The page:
Europe South Asia Asia Pacific Americas Middle East Africa BBC Homepage World Service Education

Front Page



UK Politics







Talking Point
On Air
Low Graphics

Friday, October 23, 1998 Published at 10:19 GMT 11:19 UK

UK Politics

Just a matter of time?

Sunrise over Greenwich: daylight saving could replace GMT

As the UK prepares to switch to Greenwich Mean Time, Lord (Jeffrey) Archer is revving up his campaign to abandon the annual clock change.

The best-selling novelist has put forward a backbench bill proposing England and Wales leave the Scots to reset their watches on their own.

"The letters are flooding in 18 to one in favour of my proposal," Lord Archer of Weston Super Mare told BBC News Online.

[ image: Lord Archer: Support from Bank of Scotland]
Lord Archer: Support from Bank of Scotland
"It's the heaviest mail-bag I've had, other than after the death of Diana, Princess of Wales."

He said most of the letters came from English people, although he had received some correspondence from north of the border.

"Those are the ones against, although there have been a few exceptions. The Bank of Scotland have written and said they agree."

Lord Archer's campaign has also won support from a new government report, which says 3,000 people have died on UK roads in the last 30 years because of the time change.

The report's author, Dr Jeremy Broughton, said: "The study that I have just completed showed that the number of people killed on the roads would fall overall by about 120 or 130 a year if the clocks were not moved back."

The BBC's Roger Harrabin: "Time change would be the government's most signficant contribution to safety"
Dr Broughton based his study on a three-year period in the late 1960s when the UK did not revert to GMT during the winter months.

"This shows very clearly that in the morning there were extra casualties, but in the evening there were far fewer casualties because it was lighter for that extra hour and overall we had significant improvement in road safety," said the research fellow at the Transport Research Laboratory.

Complaints led by people living in Scotland caused the termination of the time change experiment in 1971. The dark morning were especially disliked parents taking children to school and farmers.

Initially, it was thought more children had died on the roads, but the new research appears to show this was offset by fewer fatalities in the evenings.

The National Farmers' Union says opposition from agricultural workers is not necessarily as widespread as was thought.

A NFU spokeswoman said: "We're split down the middle really.

"The darker mornings affect growers' ability to harvest early and meet delivery deadlines. But dairy farmers like lighter evenings as that's often when they're tending their herds."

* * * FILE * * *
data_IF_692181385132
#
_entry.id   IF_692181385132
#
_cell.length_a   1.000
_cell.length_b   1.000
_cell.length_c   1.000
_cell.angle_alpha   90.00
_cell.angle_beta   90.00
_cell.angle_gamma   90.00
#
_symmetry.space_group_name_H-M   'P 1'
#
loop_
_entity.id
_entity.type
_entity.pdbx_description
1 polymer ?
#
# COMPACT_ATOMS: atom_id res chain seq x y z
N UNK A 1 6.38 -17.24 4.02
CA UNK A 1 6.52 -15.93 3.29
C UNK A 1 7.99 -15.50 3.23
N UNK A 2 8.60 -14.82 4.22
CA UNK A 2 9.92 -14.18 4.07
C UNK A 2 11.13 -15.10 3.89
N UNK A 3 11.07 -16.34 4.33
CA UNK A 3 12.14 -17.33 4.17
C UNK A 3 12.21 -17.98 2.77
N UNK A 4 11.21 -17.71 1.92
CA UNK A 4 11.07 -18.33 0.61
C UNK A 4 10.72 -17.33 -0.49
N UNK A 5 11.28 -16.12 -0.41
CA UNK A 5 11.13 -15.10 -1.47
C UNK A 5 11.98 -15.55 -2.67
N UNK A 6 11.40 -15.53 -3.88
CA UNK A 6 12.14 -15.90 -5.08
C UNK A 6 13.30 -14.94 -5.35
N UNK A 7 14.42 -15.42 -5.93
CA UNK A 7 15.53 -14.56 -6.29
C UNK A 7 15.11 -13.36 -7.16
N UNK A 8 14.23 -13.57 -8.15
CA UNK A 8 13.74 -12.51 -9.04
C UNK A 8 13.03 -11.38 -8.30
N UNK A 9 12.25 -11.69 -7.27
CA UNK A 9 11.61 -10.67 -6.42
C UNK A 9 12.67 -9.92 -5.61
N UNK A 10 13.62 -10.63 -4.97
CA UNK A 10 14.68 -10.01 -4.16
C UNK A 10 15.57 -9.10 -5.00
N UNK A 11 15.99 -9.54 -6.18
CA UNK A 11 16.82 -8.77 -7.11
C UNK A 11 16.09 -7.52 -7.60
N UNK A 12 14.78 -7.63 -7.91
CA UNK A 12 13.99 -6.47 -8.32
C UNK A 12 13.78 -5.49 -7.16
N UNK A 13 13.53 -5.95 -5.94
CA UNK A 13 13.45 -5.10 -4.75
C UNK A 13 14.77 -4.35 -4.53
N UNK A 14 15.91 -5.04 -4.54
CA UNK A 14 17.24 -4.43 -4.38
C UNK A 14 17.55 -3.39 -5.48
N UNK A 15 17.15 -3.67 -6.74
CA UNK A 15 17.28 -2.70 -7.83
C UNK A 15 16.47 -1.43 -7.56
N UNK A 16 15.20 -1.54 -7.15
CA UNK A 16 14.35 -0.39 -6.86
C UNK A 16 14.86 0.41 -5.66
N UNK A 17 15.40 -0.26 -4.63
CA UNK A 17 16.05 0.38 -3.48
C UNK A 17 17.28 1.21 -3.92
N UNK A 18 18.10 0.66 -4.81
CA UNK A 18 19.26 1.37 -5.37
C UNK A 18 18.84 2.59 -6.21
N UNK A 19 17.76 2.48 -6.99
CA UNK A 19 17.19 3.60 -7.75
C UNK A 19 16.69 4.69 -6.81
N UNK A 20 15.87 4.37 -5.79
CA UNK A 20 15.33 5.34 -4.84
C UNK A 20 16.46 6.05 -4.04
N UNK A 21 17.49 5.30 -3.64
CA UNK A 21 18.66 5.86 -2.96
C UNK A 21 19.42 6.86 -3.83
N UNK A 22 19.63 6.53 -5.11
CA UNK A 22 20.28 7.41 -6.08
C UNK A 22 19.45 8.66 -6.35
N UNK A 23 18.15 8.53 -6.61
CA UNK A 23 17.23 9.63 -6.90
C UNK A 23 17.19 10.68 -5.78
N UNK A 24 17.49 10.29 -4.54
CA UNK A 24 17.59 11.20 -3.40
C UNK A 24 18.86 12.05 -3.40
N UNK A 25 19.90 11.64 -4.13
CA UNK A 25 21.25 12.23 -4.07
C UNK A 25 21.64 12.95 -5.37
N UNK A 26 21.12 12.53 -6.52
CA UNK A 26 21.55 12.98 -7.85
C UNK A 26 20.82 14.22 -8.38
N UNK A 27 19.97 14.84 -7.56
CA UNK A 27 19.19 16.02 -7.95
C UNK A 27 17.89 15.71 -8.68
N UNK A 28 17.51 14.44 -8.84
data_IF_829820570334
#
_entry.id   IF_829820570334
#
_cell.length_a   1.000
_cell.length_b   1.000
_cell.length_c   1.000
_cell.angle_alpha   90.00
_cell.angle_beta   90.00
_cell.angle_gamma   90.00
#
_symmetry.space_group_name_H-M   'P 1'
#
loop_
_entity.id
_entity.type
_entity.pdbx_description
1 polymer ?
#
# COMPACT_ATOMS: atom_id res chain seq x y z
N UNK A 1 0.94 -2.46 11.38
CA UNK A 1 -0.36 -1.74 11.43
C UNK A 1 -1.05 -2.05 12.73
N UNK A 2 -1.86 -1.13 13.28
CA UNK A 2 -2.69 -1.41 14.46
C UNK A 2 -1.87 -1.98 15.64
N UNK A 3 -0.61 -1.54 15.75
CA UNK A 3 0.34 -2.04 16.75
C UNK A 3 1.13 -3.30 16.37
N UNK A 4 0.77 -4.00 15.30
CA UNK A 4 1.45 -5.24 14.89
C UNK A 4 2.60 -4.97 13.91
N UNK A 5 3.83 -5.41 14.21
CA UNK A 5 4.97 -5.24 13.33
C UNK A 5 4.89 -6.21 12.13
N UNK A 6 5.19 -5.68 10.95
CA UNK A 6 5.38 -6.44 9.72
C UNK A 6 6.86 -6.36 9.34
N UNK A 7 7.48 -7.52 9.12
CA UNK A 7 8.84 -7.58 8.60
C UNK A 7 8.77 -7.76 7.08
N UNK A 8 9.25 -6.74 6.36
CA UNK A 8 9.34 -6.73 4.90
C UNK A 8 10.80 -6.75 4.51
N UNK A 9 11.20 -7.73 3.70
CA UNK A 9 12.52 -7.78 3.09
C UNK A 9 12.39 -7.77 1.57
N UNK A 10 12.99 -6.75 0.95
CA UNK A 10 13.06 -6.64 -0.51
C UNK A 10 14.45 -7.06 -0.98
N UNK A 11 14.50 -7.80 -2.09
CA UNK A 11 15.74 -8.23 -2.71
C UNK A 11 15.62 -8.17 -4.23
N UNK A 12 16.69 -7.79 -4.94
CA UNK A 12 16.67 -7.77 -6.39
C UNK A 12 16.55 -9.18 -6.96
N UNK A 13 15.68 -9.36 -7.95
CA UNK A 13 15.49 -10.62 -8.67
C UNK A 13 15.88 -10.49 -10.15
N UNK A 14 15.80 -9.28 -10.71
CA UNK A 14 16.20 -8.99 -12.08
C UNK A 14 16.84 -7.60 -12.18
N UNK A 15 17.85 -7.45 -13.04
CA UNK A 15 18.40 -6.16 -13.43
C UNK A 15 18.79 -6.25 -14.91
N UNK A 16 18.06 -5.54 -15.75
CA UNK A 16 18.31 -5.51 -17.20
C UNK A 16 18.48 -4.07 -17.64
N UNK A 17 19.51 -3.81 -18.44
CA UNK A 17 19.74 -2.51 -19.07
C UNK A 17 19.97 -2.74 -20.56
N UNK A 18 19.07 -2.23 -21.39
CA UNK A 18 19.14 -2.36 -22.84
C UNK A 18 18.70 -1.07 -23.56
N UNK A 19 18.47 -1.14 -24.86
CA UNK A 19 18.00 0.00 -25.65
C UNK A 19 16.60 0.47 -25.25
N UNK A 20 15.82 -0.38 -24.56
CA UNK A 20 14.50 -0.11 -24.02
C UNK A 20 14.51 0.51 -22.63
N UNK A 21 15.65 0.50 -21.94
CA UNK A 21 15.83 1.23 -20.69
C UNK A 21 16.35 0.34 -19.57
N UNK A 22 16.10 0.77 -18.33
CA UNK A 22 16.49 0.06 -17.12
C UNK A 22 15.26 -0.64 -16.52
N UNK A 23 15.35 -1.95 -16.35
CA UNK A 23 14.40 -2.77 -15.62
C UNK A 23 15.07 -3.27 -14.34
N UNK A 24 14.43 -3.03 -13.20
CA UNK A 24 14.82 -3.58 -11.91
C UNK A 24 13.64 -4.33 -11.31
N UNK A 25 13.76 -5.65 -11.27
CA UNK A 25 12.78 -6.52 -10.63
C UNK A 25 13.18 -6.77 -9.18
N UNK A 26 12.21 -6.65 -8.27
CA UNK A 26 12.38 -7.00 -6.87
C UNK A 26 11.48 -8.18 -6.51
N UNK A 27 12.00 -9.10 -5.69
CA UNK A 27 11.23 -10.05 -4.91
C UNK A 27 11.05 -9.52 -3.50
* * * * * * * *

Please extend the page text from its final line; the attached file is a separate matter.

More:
But Russell Brown, the Labour MP for Dumfries, is adamant that Scottish opinion remains against a change.

"The further north you go the greater the impact is. Our children are going to school in the dark."

Mr Brown also rejects Lord Archer's plan to split the UK's time.

"Lord Archer doesn't understand the complexities of living near a border," he told News Online.

"Two thousand of my constituents cross the border every day to go to work. It really would be a nightmare."

In 1996, a bill was put before Parliament with the intention of bringing the UK in line with Western Europe, one hour ahead of GMT in winter and two hours ahead in summer.

It failed despite support from police and road safety campaigners because Scottish MPs said it would leave Scotland in darkness until mid-morning during winter.

[ image: Gordon Brown: Other things on his mind]
Gordon Brown: Other things on his mind
Lord Archer expects his proposal to go the same way, despite the public support he claims to enjoy.

"The Bill will be introduced after the Queen's Speech and be defeated in the Commons," he said.

"I thoroughly expect to be defeated by a prejudiced Labour government because the Cabinet are half Scottish and they won't give the idea any rational thought."

Rhona White, agent for Chancellor Gordon Brown's Dunfermline East constituency, suggests the issue may not actually get any thought at all.

"I'm sure it would not be his priority," she said. "I think it would be the last think on his mind."

But the man who has emerged as the keenest of the prospective candidates in the race for London mayor vows he will not give up.

"I will bring it back. I will not be defeated," Lord Archer said.

This time next year, he suggests, everything could be different.

"It will make a great difference after the election for London mayor.

"If I represented eight million people and said that's what they wanted it would make a hell of a difference."

Advanced options | Search tips

Back to top | BBC News Home | BBC Homepage | ©

UK Politics Contents

A-Z of Parliament
Talking Politics
Vote 2001

Relevant Stories

24 Sep 98 | UK Politics
Time for a change?

Internet Links

Department of Transport - Road Safety

Daylight Saving Time

Greenwich 2000 - Home of Mean Time

The BBC is not responsible for the content of external internet sites.

In this section

Livingstone hits back

Catholic monarchy ban 'to continue'

Hamilton 'would sell mother'

Straw on trial over jury reform

Blairs' surprise over baby

Conceived by a spin doctor?

Baby cynics question timing

Blair in new attack on Livingstone

Week in Westminster

Chris Smith answers your questions

Reid quits PR job

Children take over the Assembly

Two sword lengths

Industry misses new trains target